Prior to 1947, there was no system of supports in Canada or the United States for children with intellectual disabilities. At that time, children with an I.Q. less than 50 were not allowed to attend school. The only option provided was institutionalism.
Donald Frisby was a teacher at Queen Elizabeth Public School in Kirkland Lake and one of his responsibilities was to administer I.Q. tests and, by law, he was to exclude those who tested at less than 50. He found this very upsetting and became convinced that something had to be done.
A committee was formed and through persistence, the Premier of Ontario authorized an experimental class in Kirkland Lake with a grant of $10 per month per pupil. On April 14, 1947, the class opened in the basement of the Trinity Church.
Within a year, it was apparent that the idea had tremendous merit. Word had spread across Canada. Teachers were invited to speak of the successes they were experiencing and families from as far away as British Columbia and Nova Scotia were inquiring as to whether they could board their children in Kirkland Lake so they could attend school.
Over the next few years, the Ontario Association for Retarded Children was formed and 8 chartered organizations across Ontario had joined. Our organization became the ninth chartered member and in 1953, Kirkland Lake was able to send voting members to the first meeting of the Ontario Association for the Mentally Retarded in Toronto.
By 1958, it became apparent that the need was there to build a school. The goal was to raise roughly half of the $40 000 it was going to take to complete the project, with the remaining coming from various government grants.
Money was tight and fundraising was moving slowly when Bill King, Manager of CJKL and Lorne Butler, Publisher of the Northern News decided to spearhead the campaign. The stories hit the paper and the airwaves on a Monday morning and by Wednesday of the same week they had raised $35 000; surpassing what was required of the community.
Alpha School became a reality. The name “Alpha” was chosen because it means “first” in Greek. Now the newly formed Association had to find ways to fund their new school. Fundraising campaigns were endless and local service clubs were always there to lend a hand to ensure the teachers and custodians were paid.
By 1962, the provincial government took responsibility for the education of “trainable retarded” children and the Alpha School was sold to the Kirkland Lake Board of Education for $1. The school was now funded like any other elementary school.
Government regulations only permitted students to remain in school to the age of 18 so, in 1965, the first adult workshop was established in Kirkland Lake. An office building on the Wright Haregraves Mine property was donated and later, the Association moved to an office on the corner of Main and Queen Streets, close to Alpha School.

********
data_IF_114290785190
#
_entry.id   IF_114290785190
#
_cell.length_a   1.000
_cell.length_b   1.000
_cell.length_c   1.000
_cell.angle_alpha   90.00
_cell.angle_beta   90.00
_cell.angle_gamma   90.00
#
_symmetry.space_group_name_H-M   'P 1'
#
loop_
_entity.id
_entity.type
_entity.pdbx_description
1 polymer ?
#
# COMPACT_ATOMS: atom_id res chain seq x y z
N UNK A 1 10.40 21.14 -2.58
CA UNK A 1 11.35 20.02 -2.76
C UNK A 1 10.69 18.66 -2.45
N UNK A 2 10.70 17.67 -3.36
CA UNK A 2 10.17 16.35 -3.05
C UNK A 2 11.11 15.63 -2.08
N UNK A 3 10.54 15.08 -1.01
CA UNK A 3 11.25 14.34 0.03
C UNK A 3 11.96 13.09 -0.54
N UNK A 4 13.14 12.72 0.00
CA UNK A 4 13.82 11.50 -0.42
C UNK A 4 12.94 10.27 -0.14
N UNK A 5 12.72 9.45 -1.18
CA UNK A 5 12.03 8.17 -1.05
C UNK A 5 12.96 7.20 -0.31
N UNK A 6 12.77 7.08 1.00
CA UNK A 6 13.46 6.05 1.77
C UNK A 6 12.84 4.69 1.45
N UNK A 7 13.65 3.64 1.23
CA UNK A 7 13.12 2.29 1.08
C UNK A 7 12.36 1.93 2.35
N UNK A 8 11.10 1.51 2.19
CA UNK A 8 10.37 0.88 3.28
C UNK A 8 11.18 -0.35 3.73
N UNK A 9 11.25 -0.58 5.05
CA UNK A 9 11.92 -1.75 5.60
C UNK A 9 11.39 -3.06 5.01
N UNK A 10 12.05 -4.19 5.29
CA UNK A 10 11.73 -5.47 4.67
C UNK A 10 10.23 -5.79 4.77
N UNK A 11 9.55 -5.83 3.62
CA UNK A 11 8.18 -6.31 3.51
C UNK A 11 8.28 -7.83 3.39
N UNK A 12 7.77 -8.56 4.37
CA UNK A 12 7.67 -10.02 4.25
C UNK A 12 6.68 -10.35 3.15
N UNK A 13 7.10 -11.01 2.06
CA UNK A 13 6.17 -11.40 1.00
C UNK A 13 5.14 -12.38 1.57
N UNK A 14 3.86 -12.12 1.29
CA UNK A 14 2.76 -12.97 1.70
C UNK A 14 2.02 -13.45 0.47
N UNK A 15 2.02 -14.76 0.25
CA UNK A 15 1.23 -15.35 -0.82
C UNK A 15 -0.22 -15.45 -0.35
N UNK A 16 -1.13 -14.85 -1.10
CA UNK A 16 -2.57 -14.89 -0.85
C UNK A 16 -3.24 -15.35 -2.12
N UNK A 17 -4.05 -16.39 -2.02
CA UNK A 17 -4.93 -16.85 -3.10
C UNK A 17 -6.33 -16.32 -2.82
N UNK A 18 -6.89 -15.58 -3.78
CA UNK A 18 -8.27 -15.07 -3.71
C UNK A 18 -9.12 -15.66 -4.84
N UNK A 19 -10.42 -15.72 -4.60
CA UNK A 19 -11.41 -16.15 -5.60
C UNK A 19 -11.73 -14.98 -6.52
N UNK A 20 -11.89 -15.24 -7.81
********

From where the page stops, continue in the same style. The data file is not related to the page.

The Association quickly outgrew their accommodations and through another successful fundraising drive, a building was purchased on Government Rd. East and the Adult Rehabilitation Centre (ARC) was established. Over the next 10 years, ARC continued to grow and thrive through woodworking, book binding, ceramics as well as the packaging of Easter Seals until it was bursting at the seams. The need for a new, larger building was a reality and with steady government involvement, the new ARC Industries building was opened at 4 Tweedsmuir Road in 1980.
At the same time, the Association opened its first group home on First Street. This was a significant milestone, as barriers were broken down and the concept of social inclusion was planted in the community. A children’s residence was opened on Wright Haregraves Ave. in 1984 and 1986 saw the establishment of Supported Independent Living, a program where individuals reside in their own residences in the community and support is provided as needed.
In 1990, three new group homes were built on Third St., Wilson Ave., and Furlong Street. These homes would house the residents from Extendicare’s fourth floor, in accordance with the government’s plans to de-institutionalize individuals with an intellectual disability. An apartment complex was opened in 1991 with four two person apartments and 24 hour staffing.
In 1993, the ARC Industries program was closed after 28 years in Kirkland Lake. A new, Vocational Alternatives Program was implemented and supported individuals began to work in the community, participating in volunteer work as well as paid employment.
In 1997, Community Living Kirkland Lake Celebrated its 50th Anniversary. Our achievements were celebrated as we looked to the future.
Over the next 15 years, change continued. The First Street group home was closed and a building was leased at 11 Station Road. Residents moved in in 2005. The Community Living Skills (CLS) program was taken over from Northern College and eventually moved to our facility at 4 Tweedsmuir Road. It is now a day program with four full time staff who provide a mix of classes, outings and recreational activities to as many as 36 participants throughout the week. The Supported Employment Program was successful in assisting individuals to start their own yard care business and KL 4 Seasons Yard Care Cooperative was incorporated in 2000. Their business continues to thrive, cutting grass in the summer and shoveling snow in the winter. Our administration office found a permanent home in 2003 when TD Canada Trust donated their building at 51 Government Rd. W. to Community Living.
Community Living Kirkland Lake continues to evolve and grow, providing meaningful supports and services to the individuals we support and their families. The past 15 years have seen many changes but one thing remains unchanged; the level of support provided is always second to none. In 2011, we went through an accreditation process through Focus Accreditation. The agency scored 97% in this process and is now accredited through 2016.